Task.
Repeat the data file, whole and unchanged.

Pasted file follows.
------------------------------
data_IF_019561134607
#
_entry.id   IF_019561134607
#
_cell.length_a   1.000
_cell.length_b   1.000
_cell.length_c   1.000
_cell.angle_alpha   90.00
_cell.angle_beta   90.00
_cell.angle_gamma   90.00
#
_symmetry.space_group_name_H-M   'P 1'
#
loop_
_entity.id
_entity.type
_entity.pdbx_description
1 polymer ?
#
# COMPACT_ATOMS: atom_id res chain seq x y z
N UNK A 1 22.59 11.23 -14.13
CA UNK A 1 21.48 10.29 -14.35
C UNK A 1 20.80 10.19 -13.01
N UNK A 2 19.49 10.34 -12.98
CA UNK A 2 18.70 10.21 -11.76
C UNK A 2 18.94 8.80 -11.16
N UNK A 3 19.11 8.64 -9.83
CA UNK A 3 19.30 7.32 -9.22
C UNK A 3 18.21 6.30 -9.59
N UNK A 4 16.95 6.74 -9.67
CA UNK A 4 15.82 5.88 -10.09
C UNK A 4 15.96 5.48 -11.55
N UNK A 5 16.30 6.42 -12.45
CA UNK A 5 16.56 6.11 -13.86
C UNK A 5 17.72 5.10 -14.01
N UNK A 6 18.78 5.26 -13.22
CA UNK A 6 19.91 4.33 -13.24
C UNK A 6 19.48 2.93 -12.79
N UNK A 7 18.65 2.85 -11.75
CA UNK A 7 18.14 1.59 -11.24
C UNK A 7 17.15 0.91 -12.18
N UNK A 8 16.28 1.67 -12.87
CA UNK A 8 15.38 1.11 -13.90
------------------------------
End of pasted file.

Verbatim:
data_IF_019561134607
#
_entry.id   IF_019561134607
#
_cell.length_a   1.000
_cell.length_b   1.000
_cell.length_c   1.000
_cell.angle_alpha   90.00
_cell.angle_beta   90.00
_cell.angle_gamma   90.00
#
_symmetry.space_group_name_H-M   'P 1'
#
loop_
_entity.id
_entity.type
_entity.pdbx_description
1 polymer ?
#
# COMPACT_ATOMS: atom_id res chain seq x y z
N UNK A 1 22.59 11.23 -14.13
CA UNK A 1 21.48 10.29 -14.35
C UNK A 1 20.80 10.19 -13.01
N UNK A 2 19.49 10.34 -12.98
CA UNK A 2 18.70 10.21 -11.76
C UNK A 2 18.94 8.80 -11.16
N UNK A 3 19.11 8.64 -9.83
CA UNK A 3 19.30 7.32 -9.22
C UNK A 3 18.21 6.30 -9.59
N UNK A 4 16.95 6.74 -9.67
CA UNK A 4 15.82 5.88 -10.09
C UNK A 4 15.96 5.48 -11.55
N UNK A 5 16.30 6.42 -12.45
CA UNK A 5 16.56 6.11 -13.86
C UNK A 5 17.72 5.10 -14.01
N UNK A 6 18.78 5.26 -13.22
CA UNK A 6 19.91 4.33 -13.24
C UNK A 6 19.48 2.93 -12.79
N UNK A 7 18.65 2.85 -11.75
CA UNK A 7 18.14 1.59 -11.24
C UNK A 7 17.15 0.91 -12.18
N UNK A 8 16.28 1.67 -12.87
CA UNK A 8 15.38 1.11 -13.90